Personal Use of Business Aircraft: How Big of a Taxable Benefit Is It?

A CRA communication dated March 7, 2018 provided updated commentary on taxable benefits arising from the personal use of a business aircraft.

CRA categorized the types of flights into three groups, as follows:

  • Mixed-use flights – If a shareholder or employee takes a flight which has a clear business purpose, they would not generally be subject to a taxable benefit. An individual’s purpose is a question of fact. If others take the same flight (such as a non-employee spouse or child) for purely personal purposes, the taxable benefit would be equal to the highest priced ticket available for an equivalent commercial flight available in the open market for the accompanying individual(s).
  • Full personal use flights – Where there is no business purpose to the flight, the shareholders or employees will be considered to have received a taxable benefit equal to the price of a charter on an equivalent aircraft for an equivalent flight in the open market (split amongst relevant individuals on the flight). Limited exceptions may apply where an open market charter is not a viable option.
  • Full personal use by non-arm’s length persons – For shareholders or employees who do not act at arm’s length with the business (such as an owner who controls the business), where the aircraft is used primarily for personal purposes relative to the aircraft’s total use, the taxable benefit will equal their portion of the aircraft’s operating costs plus an available-for-use amount. The available-for-use amount is computed as the original cost multiplied by the prescribed interest rate for the percentage of personal usage. The available-for-use amount on leased aircrafts is based on the monthly leasing costs of the actual usage multiplied by the proportion of personal usage.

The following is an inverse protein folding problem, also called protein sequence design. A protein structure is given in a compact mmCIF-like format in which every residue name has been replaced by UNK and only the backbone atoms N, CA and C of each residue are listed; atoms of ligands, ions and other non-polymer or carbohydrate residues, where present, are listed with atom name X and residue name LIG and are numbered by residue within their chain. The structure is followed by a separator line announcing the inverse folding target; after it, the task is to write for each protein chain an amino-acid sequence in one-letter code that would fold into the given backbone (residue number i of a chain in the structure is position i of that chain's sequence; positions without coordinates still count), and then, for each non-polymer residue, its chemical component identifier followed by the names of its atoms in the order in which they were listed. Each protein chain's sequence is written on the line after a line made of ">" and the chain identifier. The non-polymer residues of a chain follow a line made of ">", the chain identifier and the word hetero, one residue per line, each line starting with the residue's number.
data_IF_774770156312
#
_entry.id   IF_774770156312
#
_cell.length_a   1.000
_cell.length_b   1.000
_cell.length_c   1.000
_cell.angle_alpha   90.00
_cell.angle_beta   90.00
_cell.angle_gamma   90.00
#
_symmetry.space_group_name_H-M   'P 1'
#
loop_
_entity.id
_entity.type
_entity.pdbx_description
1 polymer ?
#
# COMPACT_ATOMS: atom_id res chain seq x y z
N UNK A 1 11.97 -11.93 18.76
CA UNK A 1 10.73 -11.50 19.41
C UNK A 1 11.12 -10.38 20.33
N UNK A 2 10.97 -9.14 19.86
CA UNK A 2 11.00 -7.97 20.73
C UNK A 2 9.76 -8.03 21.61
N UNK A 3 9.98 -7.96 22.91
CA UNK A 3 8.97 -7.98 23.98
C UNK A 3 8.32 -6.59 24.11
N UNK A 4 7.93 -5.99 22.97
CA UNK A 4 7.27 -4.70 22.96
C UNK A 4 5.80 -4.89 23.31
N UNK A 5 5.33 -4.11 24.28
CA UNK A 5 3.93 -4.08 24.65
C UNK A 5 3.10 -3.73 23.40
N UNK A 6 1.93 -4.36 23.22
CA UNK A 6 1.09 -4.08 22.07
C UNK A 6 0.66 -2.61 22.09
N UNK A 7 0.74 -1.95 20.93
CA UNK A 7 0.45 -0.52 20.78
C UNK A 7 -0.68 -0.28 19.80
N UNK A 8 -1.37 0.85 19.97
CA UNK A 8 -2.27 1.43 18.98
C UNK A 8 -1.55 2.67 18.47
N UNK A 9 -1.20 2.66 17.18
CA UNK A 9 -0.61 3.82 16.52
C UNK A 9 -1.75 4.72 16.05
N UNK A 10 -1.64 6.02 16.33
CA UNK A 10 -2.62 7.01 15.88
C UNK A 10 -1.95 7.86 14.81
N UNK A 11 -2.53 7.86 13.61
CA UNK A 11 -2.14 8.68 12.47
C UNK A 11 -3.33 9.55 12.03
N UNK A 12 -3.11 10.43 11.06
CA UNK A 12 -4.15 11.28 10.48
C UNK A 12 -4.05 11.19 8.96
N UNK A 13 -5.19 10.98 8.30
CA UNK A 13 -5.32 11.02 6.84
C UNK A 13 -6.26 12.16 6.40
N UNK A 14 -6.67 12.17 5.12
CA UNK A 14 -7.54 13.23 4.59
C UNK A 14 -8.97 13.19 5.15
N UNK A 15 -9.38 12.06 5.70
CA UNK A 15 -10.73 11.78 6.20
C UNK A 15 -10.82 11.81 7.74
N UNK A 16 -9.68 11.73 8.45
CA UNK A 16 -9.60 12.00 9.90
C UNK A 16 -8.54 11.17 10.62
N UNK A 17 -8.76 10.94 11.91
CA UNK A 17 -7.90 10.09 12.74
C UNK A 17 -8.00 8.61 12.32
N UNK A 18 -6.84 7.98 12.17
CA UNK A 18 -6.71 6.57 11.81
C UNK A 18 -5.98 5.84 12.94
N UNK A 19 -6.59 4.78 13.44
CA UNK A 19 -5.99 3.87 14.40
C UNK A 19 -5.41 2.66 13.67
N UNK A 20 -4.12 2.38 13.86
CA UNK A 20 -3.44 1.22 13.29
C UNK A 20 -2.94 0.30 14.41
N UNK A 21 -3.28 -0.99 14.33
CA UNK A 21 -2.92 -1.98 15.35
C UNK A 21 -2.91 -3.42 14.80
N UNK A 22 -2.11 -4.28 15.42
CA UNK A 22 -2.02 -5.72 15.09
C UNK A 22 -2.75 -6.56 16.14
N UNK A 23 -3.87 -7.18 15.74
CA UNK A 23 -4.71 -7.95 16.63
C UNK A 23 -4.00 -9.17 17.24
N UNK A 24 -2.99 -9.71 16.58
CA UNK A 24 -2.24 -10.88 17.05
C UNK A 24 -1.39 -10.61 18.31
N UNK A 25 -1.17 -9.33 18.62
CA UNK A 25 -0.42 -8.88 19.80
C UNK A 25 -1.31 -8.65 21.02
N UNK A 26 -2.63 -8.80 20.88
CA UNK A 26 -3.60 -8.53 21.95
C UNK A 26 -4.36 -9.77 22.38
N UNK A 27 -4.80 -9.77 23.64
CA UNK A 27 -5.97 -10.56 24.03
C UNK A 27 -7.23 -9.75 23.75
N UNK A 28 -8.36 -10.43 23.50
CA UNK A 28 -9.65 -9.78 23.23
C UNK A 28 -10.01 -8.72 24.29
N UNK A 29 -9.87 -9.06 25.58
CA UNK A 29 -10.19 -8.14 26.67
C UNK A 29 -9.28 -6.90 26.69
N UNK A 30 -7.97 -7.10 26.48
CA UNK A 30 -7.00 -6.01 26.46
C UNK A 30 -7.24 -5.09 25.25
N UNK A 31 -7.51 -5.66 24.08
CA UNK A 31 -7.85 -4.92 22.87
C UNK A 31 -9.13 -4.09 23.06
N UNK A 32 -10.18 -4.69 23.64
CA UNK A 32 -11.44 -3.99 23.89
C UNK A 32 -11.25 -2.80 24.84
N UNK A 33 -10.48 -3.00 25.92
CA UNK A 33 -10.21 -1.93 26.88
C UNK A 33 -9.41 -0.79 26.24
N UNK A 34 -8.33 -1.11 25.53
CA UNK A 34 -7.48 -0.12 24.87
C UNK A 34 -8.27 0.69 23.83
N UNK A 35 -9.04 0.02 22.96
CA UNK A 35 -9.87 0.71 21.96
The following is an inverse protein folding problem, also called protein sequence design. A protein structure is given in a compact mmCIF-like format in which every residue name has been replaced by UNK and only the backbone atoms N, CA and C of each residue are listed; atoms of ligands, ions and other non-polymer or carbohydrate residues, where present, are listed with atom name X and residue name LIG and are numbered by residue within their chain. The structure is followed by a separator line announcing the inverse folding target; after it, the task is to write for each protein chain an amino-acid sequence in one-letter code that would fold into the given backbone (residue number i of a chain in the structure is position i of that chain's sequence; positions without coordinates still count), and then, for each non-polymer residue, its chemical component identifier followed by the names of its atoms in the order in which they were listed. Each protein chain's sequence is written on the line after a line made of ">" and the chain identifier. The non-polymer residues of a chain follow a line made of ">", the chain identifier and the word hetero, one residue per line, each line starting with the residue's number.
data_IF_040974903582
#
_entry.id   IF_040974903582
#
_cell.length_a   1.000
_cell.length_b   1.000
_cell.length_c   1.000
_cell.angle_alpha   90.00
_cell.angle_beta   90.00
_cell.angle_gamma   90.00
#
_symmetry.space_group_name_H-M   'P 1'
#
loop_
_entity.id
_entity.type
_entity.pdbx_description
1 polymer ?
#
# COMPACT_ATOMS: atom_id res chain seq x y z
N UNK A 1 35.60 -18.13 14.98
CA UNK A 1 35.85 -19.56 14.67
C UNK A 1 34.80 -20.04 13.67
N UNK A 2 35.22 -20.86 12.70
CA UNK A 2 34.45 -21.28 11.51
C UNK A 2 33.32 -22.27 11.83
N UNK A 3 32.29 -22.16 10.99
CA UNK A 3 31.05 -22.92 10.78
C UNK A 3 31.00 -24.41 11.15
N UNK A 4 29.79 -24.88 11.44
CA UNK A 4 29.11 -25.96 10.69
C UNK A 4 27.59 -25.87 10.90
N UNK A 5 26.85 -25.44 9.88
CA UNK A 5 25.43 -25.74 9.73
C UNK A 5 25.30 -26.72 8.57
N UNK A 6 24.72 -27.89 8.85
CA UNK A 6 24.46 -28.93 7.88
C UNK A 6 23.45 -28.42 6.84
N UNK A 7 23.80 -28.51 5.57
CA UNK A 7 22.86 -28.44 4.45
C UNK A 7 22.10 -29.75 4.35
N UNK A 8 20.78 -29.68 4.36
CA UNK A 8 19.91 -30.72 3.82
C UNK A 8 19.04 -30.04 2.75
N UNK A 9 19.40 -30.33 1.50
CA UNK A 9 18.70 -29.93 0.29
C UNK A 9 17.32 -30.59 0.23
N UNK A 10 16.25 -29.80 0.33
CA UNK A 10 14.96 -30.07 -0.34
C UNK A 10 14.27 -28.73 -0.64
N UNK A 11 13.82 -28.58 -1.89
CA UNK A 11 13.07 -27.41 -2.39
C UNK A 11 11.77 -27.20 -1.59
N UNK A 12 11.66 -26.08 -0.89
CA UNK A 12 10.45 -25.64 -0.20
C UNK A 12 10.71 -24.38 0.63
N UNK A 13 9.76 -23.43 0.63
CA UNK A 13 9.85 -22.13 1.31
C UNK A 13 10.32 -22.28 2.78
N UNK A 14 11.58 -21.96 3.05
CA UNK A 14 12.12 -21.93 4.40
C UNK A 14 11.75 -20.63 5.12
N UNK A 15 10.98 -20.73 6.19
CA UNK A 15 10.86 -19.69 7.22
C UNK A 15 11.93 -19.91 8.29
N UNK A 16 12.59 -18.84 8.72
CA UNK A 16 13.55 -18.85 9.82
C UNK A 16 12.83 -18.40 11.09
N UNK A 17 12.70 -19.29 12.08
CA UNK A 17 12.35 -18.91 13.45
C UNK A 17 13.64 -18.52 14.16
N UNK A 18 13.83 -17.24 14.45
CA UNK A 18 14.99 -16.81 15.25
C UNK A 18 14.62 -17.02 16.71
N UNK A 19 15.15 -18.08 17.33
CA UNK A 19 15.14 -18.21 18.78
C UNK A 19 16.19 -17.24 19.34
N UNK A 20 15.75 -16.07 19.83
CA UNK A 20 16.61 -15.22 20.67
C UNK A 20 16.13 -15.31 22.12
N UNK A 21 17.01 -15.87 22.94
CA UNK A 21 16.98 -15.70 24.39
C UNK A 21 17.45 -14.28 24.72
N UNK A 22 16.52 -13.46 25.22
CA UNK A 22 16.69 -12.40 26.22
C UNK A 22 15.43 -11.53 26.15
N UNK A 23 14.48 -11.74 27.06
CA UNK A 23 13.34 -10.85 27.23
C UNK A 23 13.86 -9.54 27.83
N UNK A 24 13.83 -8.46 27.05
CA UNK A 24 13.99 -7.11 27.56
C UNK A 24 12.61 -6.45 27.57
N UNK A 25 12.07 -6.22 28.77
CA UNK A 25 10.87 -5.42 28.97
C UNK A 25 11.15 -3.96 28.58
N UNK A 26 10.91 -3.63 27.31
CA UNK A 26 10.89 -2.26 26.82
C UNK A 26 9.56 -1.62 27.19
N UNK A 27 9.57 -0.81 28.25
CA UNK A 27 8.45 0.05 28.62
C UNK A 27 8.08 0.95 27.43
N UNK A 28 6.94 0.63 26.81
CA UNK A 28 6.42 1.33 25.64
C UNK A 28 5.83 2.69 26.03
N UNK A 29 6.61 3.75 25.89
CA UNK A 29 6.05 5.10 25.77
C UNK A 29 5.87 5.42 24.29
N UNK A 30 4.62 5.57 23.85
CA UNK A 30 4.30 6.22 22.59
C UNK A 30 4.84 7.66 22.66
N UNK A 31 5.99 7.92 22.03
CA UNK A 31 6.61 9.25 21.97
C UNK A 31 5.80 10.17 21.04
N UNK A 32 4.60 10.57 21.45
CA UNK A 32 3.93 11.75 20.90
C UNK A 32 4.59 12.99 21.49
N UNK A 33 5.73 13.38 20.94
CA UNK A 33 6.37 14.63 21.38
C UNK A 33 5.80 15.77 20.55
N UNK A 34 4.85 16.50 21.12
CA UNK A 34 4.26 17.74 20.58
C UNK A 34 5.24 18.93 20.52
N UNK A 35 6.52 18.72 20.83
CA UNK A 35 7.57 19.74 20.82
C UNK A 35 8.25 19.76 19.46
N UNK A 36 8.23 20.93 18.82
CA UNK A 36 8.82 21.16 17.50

Taxable benefits in respect of passengers that are non-employee family members or friends would be assessed on the shareholder or employee.

If employees are using a business aircraft for personal use, attention should be paid to whether employment benefits are being properly calculated and reported.

GST/HST and Taxable Benefits: Impact on Employee and Employer

The provision of some benefits to employees may be subject to GST/HST. Essentially, the CRA wants to ensure that the same amount of GST/HST is paid whether an employee purchases a good or service on his/her own, or whether he/she receives it from his/her employer.

When providing the benefit, the employer must first determine if it is subject to GST/HST. If so, the tax must be calculated and remitted on the GST/HST tax return that covers the last day of February in the following year.

The GST/HST is then included in the value of the benefit on the T4 for the employee.

Taxpayers can usually claim an input tax credit for the GST/HST paid or payable on goods and services supplied to employees or their relatives as a benefit if it is related to the business’ commercial activities.

Guide T4130 (Chapter 5) – Employers Guide, Taxable Benefits and Allowances is a resource which discusses the GST/HST requirements for employment benefits.